You want to be diplomatic when you send such replies, because you don’t want your customer feeling sheepish or brushed off for making their request, yet at the same time you must convey why it’s not possible to fulfill such a request:
Thank you for getting in touch and sharing your ideas with us! Unfortunately, we don’t have a way of doing this at the moment, but it’s something we are considering for the future.
We will be sure to take your feedback on board as we update our custom offerings moving forward.
Please make sure to stay on our mailing list, so that you can be the first to know should things change with regards to customisation or new features.
3. Help Template
Most commonly, you simply need a basic template that helps respond to your average help request. This is the type of situation where a customer is looking for a resolution to a problem and the template works to offer the customer reassurance, letting them know that the issue is on its way to being resolved.
This is the most basic sort of template, but you definitely need this one in your toolkit since this general query is frequent. Using a template to reply ensures that you keep your language professional and empathetic, while saving you time typing the same message over and over.
Thank you for getting in touch. I’m sorry to hear about the trouble you’ve been having with [product/feature]. Our team is doing everything in our power to resolve this issue as quickly as possible. [List steps taken to resolve if necessary.]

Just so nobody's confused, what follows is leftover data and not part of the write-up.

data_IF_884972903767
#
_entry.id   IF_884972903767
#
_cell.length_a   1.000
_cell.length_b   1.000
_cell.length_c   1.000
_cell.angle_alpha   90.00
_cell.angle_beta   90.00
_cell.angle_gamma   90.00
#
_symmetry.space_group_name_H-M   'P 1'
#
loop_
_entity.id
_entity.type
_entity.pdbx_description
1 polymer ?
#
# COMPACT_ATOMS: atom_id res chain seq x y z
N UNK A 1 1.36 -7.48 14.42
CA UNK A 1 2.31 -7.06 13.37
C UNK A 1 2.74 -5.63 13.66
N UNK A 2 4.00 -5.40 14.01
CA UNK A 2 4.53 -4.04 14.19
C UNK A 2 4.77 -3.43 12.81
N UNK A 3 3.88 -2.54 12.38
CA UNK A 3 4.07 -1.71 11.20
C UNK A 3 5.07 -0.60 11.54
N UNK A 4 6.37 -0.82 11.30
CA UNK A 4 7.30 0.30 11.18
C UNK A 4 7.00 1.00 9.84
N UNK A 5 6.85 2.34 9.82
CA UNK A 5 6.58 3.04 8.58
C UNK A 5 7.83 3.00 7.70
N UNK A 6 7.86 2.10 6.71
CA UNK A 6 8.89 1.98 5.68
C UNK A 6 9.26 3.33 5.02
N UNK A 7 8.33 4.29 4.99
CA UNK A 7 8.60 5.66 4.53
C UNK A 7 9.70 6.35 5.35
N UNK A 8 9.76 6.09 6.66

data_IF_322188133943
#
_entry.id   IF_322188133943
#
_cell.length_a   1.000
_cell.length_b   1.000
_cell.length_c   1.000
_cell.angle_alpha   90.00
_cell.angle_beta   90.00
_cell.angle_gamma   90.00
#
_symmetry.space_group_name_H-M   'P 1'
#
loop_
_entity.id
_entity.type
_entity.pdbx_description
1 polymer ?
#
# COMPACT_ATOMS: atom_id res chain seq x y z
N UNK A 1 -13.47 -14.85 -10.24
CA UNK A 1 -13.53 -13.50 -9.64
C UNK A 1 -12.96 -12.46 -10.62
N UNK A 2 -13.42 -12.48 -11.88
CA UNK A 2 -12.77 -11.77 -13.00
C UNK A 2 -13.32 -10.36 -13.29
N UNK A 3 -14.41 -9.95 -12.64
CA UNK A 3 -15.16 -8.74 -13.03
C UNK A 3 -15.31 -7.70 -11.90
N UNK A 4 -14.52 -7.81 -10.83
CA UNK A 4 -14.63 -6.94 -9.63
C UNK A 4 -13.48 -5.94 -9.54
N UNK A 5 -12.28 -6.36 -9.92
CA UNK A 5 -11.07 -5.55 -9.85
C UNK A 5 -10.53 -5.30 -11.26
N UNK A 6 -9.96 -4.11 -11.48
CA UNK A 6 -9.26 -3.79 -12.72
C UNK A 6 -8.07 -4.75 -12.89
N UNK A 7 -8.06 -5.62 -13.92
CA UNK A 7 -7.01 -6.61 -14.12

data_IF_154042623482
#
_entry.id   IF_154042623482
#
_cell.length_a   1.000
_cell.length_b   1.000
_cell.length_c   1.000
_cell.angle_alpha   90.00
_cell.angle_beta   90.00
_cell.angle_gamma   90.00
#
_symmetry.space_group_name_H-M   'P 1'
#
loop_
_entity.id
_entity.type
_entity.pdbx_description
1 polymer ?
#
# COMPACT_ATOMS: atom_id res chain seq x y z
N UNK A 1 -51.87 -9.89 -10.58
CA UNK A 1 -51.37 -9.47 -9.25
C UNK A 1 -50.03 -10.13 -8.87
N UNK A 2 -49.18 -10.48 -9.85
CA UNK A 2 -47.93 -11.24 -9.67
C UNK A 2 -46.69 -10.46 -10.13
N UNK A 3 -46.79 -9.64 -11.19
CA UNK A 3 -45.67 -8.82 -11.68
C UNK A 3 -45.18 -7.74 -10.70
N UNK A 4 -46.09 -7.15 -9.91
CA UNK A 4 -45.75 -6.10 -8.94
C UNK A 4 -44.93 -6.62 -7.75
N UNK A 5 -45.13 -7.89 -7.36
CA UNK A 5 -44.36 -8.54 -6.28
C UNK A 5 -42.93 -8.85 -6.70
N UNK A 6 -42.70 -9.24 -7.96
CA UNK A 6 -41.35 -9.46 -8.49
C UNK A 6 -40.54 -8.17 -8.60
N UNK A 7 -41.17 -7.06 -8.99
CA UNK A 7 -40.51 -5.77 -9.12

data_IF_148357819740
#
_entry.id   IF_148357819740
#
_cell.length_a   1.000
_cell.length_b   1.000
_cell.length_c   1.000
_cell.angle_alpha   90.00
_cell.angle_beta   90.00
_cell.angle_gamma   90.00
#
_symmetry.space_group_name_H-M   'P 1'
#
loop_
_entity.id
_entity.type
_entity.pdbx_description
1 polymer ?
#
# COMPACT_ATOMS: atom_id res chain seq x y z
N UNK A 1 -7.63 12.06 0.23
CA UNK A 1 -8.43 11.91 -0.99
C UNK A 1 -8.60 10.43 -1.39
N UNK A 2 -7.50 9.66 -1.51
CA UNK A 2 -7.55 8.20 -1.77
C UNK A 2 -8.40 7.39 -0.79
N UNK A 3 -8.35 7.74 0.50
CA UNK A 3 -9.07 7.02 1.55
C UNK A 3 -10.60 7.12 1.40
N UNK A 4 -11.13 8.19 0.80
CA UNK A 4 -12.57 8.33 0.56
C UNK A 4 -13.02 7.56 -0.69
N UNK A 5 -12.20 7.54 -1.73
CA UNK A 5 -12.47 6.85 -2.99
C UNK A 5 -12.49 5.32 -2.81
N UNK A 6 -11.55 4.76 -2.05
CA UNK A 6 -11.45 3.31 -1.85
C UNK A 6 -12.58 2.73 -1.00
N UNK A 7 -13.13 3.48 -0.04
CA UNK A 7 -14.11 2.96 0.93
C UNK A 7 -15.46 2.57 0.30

To ensure we support you in the best possible way, we’ll just need a few bits of additional information from you. Could you please tell us [information]?
Meanwhile, here are a few actions you can take to help troubleshoot the problem [insert common troubleshooting steps here]. Please let us know if these help solve the problem; otherwise, we will be back in touch with a solution as quickly as we can.
4. Angry Customer Template
Angry customers can be a minefield! Before responding, it’s important not to take customer anger personally. This can certainly be a challenge for even the most experienced customer service professionals, and it helps to bear in mind that sometimes angry customer emails are sent in the heat of the moment, when emotions are high.